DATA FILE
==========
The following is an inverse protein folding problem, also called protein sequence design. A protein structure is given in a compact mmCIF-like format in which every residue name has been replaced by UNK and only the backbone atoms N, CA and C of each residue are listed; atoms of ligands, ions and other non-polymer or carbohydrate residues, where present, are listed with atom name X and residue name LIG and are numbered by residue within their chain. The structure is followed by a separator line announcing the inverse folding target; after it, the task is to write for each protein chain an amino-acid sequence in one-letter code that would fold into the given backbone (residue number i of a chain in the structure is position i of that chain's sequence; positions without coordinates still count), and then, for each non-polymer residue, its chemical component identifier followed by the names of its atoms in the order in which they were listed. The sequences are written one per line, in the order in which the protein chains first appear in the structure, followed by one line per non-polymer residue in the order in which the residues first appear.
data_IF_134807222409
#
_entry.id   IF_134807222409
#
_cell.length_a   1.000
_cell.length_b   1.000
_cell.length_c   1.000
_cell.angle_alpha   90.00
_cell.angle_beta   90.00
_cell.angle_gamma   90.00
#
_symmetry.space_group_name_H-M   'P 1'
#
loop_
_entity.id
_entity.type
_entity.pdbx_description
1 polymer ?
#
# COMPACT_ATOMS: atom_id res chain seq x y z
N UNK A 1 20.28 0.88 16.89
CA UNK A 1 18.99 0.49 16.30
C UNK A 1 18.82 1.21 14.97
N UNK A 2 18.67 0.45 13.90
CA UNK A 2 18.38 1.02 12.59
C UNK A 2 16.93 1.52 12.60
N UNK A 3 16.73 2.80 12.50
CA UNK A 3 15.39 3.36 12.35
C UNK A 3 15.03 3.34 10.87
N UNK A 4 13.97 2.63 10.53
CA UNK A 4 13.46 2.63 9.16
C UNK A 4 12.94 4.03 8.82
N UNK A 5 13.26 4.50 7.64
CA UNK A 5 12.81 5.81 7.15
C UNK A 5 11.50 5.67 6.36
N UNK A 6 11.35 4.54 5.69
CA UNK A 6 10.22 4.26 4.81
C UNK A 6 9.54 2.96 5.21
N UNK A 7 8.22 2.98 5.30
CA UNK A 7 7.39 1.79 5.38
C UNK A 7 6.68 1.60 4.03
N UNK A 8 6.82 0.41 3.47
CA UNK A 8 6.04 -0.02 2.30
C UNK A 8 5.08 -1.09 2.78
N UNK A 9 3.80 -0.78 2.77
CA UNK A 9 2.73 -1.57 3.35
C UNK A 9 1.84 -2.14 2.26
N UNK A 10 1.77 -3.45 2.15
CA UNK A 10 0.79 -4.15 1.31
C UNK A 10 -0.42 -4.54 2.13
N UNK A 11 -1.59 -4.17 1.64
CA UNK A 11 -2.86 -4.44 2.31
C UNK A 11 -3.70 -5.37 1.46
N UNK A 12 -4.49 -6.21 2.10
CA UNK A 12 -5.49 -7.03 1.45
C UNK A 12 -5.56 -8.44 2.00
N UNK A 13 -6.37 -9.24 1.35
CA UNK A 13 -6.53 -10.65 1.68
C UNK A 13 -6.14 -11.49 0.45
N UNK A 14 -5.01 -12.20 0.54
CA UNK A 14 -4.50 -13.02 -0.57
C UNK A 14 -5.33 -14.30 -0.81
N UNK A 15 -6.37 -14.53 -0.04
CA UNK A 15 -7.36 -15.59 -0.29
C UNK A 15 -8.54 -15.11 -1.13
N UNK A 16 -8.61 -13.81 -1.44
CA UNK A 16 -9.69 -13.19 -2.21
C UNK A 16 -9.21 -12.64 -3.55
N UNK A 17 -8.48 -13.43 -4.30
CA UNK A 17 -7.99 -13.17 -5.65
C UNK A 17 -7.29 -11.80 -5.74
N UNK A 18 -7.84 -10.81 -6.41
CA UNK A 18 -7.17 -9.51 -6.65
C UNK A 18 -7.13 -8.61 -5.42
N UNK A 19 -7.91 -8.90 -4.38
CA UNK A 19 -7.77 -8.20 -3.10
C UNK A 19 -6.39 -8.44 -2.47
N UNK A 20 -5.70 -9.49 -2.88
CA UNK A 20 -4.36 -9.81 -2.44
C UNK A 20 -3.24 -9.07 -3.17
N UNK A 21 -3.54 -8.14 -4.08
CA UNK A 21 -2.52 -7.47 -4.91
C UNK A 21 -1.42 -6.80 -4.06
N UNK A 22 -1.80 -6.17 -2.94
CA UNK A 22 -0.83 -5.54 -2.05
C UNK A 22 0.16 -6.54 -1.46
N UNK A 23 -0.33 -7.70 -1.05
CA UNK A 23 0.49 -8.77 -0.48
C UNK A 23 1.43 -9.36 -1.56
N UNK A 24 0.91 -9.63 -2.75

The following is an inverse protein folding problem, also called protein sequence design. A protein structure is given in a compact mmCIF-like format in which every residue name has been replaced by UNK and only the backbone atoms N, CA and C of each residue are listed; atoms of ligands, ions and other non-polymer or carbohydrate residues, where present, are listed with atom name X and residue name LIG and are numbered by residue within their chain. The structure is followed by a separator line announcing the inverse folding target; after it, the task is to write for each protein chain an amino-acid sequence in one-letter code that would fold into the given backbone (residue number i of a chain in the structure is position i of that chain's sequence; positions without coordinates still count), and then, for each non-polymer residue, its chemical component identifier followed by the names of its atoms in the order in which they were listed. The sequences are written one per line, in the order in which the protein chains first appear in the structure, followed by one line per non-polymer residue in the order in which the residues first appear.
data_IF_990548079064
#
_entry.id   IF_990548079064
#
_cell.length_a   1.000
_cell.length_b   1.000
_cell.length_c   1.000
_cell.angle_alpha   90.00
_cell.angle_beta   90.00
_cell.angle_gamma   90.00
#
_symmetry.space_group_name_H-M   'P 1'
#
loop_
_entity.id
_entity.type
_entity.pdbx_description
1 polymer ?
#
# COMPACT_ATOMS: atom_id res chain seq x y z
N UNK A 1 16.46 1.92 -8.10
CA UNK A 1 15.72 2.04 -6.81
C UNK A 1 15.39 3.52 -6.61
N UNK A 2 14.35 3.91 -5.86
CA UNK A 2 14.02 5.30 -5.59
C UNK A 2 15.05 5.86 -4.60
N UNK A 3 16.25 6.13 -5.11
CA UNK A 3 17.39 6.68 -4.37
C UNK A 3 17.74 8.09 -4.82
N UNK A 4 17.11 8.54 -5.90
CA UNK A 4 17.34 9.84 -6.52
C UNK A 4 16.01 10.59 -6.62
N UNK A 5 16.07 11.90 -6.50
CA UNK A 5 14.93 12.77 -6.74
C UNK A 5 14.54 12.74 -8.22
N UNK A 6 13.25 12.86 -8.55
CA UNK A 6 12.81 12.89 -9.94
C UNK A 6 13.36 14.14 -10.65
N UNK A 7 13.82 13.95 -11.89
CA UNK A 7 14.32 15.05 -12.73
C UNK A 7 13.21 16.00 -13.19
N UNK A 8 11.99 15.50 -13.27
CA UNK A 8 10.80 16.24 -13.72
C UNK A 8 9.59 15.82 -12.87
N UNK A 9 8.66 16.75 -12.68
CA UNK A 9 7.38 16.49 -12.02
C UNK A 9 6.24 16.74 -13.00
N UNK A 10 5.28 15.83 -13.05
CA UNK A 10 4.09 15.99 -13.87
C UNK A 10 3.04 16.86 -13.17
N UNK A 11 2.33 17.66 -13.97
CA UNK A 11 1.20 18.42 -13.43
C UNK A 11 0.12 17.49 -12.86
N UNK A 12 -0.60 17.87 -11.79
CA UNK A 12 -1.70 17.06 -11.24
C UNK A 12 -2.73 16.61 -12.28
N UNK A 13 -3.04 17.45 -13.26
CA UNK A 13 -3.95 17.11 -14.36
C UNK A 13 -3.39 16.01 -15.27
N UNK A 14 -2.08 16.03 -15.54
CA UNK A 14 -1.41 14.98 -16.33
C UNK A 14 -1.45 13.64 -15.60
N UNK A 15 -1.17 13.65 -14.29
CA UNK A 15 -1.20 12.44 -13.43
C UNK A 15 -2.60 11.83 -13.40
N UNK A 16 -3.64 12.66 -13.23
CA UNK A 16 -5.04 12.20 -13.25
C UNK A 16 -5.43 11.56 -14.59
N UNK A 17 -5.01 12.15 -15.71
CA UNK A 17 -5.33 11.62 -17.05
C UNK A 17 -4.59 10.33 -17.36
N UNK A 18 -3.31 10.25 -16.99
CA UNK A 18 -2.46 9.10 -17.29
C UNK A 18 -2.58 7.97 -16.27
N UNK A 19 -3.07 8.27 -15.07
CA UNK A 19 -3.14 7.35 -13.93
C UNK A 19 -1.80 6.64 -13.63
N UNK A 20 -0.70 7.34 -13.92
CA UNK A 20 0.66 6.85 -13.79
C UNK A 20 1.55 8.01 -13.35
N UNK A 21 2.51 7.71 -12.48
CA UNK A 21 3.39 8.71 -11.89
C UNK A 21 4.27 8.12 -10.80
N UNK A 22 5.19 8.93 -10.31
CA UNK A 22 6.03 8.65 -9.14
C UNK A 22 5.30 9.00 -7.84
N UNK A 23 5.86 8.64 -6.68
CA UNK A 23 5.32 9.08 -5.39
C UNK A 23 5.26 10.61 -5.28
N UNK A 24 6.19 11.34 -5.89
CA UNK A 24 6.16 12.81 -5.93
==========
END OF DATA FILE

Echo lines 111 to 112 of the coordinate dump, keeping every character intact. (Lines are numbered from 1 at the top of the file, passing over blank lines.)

#
# COMPACT_ATOMS: atom_id res chain seq x y z